What is Pragmatic Linguistics?

Pragmatic is the branch of linguistics that studies language use in context. It is distinguished from semantics, syntax and semiotics which study the rules that determine literal linguistic meaning, how words are combined to form sentences with specific meaning, and how the physical or social context influences understanding of those expressions.

Pragmatism emerged from informal discussions among Harvard-educated men in the Metaphysical Club during the 1870s. Its first self-conscious proponents included proto-positivist Chauncey Wright, Supreme Court Justice Oliver Wendell Holmes, the logician Charles Sanders Peirce, and psychologist and moral philosopher William James. Their work drew on a wide range of disciplines including mathematics, science, philosophy, logic, psychology and ethics.

The pragmatist approach to inquiry is a practical, contextually grounded method for exploring human reality that avoids metaphysical debates about truth and knowledge and instead focuses on understanding how people do things. By examining what actually happens, rather than how something should or ought to be, researchers can uncover complex themes and issues that may not be readily apparent in formal documentation or rhetoric.

In its most traditional form, pragmatics is about understanding what the speakers really mean in a particular situation and how they use language to accomplish this goal. This means being able to politely hedge a request, cleverly read between the lines, or negotiate turn-taking norms in conversation. It also means being able to understand ambiguity and navigate ad-hoc linguistic conventions.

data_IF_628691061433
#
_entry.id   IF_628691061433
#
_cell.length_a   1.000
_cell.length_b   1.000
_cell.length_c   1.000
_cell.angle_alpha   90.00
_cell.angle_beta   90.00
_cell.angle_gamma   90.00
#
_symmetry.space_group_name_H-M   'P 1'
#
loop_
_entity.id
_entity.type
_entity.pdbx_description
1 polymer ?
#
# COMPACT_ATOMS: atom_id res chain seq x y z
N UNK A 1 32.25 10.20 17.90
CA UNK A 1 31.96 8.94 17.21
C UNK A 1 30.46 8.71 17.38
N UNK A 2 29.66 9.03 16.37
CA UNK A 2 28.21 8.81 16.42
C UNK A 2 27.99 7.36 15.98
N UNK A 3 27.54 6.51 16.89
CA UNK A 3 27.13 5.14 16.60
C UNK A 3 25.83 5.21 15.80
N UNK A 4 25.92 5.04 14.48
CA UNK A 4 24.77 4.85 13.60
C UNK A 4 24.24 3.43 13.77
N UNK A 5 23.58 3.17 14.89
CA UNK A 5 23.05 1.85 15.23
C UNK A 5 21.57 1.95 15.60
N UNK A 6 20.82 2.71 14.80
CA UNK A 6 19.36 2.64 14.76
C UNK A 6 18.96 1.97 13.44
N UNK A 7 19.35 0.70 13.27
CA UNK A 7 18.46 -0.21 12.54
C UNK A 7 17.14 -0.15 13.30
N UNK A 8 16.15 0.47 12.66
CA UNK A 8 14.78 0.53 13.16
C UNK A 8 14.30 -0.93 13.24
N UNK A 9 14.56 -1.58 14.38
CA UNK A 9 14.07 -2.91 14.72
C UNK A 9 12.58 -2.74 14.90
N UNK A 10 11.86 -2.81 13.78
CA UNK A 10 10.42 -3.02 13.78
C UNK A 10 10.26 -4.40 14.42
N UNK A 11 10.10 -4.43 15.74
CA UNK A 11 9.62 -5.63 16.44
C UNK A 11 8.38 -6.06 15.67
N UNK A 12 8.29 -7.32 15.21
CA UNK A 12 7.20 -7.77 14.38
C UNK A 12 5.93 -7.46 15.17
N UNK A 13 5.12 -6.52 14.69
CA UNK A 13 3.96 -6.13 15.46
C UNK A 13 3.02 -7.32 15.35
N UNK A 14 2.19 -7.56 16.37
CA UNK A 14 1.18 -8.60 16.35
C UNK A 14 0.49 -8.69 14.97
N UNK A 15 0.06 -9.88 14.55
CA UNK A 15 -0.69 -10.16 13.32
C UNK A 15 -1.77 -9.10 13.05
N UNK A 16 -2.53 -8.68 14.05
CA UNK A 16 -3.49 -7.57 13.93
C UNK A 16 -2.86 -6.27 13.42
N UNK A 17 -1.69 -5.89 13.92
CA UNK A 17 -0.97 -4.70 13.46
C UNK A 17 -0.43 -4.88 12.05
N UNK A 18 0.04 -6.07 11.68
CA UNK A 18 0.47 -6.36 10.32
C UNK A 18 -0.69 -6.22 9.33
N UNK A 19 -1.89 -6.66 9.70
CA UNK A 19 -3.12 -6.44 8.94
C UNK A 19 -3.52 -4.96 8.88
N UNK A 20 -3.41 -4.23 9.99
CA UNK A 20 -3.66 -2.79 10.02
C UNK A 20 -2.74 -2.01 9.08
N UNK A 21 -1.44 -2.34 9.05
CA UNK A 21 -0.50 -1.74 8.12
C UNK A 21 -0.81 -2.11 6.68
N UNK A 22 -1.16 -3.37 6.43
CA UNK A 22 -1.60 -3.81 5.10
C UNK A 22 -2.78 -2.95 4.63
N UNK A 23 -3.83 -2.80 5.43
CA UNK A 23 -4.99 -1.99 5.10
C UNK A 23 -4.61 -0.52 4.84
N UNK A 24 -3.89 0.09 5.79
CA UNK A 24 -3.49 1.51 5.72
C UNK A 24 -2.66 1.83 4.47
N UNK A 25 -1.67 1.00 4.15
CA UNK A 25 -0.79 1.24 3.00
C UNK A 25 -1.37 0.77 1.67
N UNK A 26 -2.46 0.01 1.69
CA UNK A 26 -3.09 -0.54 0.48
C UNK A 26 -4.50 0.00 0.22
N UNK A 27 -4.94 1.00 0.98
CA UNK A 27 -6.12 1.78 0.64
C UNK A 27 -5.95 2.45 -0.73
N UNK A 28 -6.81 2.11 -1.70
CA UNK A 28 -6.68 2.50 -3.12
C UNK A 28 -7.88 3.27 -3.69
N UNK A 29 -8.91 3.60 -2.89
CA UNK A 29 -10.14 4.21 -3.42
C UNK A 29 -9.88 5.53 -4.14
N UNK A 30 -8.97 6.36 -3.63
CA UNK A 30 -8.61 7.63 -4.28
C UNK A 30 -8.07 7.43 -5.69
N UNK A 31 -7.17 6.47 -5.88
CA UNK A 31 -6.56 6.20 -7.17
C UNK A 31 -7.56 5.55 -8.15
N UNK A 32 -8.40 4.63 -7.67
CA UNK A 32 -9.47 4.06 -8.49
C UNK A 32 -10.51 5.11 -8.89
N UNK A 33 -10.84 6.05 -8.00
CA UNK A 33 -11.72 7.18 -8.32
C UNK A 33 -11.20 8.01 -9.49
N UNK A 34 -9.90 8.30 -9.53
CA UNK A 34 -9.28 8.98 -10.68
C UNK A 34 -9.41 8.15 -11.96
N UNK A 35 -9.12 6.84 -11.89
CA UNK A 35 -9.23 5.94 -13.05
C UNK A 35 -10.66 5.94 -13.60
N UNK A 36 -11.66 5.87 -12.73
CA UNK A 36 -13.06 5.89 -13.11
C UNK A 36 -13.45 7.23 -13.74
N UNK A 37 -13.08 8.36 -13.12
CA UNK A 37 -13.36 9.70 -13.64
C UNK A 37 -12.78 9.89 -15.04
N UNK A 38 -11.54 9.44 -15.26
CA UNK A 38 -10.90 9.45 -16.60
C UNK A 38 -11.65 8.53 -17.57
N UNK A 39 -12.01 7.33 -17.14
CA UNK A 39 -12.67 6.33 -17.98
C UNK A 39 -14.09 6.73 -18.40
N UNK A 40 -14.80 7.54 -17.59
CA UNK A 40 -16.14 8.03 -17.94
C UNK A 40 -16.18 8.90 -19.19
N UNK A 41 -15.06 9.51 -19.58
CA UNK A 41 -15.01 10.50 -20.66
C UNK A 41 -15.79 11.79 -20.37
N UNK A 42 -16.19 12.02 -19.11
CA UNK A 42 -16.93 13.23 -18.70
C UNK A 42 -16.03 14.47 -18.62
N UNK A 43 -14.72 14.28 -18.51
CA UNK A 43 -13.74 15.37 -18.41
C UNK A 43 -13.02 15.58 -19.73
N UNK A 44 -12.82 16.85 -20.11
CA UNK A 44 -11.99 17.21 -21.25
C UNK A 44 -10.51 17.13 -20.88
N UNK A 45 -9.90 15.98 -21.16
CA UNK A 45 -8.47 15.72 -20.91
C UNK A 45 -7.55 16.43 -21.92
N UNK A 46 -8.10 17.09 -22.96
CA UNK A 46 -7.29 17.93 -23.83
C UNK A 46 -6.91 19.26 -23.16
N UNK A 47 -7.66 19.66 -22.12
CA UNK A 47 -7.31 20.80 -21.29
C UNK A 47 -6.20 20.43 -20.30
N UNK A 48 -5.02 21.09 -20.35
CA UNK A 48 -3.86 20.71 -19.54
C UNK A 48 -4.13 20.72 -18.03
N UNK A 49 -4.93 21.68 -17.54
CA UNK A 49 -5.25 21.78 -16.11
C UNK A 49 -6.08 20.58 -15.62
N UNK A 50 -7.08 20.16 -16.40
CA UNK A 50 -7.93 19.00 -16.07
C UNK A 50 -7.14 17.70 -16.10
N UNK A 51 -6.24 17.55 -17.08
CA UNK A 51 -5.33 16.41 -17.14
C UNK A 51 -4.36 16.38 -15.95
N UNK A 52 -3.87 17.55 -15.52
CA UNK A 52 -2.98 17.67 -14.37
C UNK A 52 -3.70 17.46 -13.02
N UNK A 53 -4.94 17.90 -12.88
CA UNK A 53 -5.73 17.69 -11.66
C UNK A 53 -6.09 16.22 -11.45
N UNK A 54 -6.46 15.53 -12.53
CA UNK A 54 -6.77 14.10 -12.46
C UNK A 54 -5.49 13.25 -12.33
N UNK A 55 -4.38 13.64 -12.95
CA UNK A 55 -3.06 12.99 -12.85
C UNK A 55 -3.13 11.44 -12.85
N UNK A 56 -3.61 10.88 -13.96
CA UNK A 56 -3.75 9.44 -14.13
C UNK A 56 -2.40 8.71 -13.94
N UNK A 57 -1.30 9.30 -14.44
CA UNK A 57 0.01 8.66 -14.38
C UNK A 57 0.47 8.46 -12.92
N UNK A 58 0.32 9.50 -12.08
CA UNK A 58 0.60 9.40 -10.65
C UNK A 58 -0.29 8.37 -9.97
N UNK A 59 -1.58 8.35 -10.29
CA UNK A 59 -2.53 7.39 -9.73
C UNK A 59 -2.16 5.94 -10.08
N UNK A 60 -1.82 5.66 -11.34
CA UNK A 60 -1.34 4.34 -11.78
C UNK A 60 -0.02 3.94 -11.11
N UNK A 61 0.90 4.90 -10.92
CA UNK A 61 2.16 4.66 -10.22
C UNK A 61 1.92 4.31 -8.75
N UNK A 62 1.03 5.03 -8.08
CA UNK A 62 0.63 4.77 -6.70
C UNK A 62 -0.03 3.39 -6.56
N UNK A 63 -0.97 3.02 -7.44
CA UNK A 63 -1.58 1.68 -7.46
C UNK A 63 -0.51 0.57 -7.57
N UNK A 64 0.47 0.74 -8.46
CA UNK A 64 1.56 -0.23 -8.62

To accomplish these goals, a pragmatic theorist must examine not just near-side linguistic features such as what someone says or how they say it, but far-side linguistic features like what they do after they say it. This includes not only the actions a speaker takes, but what they do with that information afterwards such as how they negotiate ambiguity and turn-taking rules in the process of negotiating their meaning.

A good example of a pragmatic interpretation is when you read a newspaper headline and see two possible interpretations. In one interpretation, a sentient tree stumbled upon a stolen painting. In the other interpretation, a man was arrested for breaking into a museum to steal the painting.

While we sometimes confuse pragmatics with other areas of linguistic study such as semantics, syntax and semiotics, the three are distinct. Semantics is concerned with the rules that determine literal linguistic meaning; syntax is the way we combine words to form phrases and sentences with specific meaning; and semiotics is the way we interpret signs and symbols. Pragmatics, on the other hand, is concerned with a more abstract notion of meaning, the way it changes over time and in different contexts, and how we use language to achieve our goals. This distinction is critical in creating pragmatic theories that are robust and generalizable across languages and cultures. It is also important in experimental pragmatic studies that we not strip away the task demands inherent in each experiment when developing our theories of pragmatics, as this can lead to ad hoc and implausible explanations for the findings.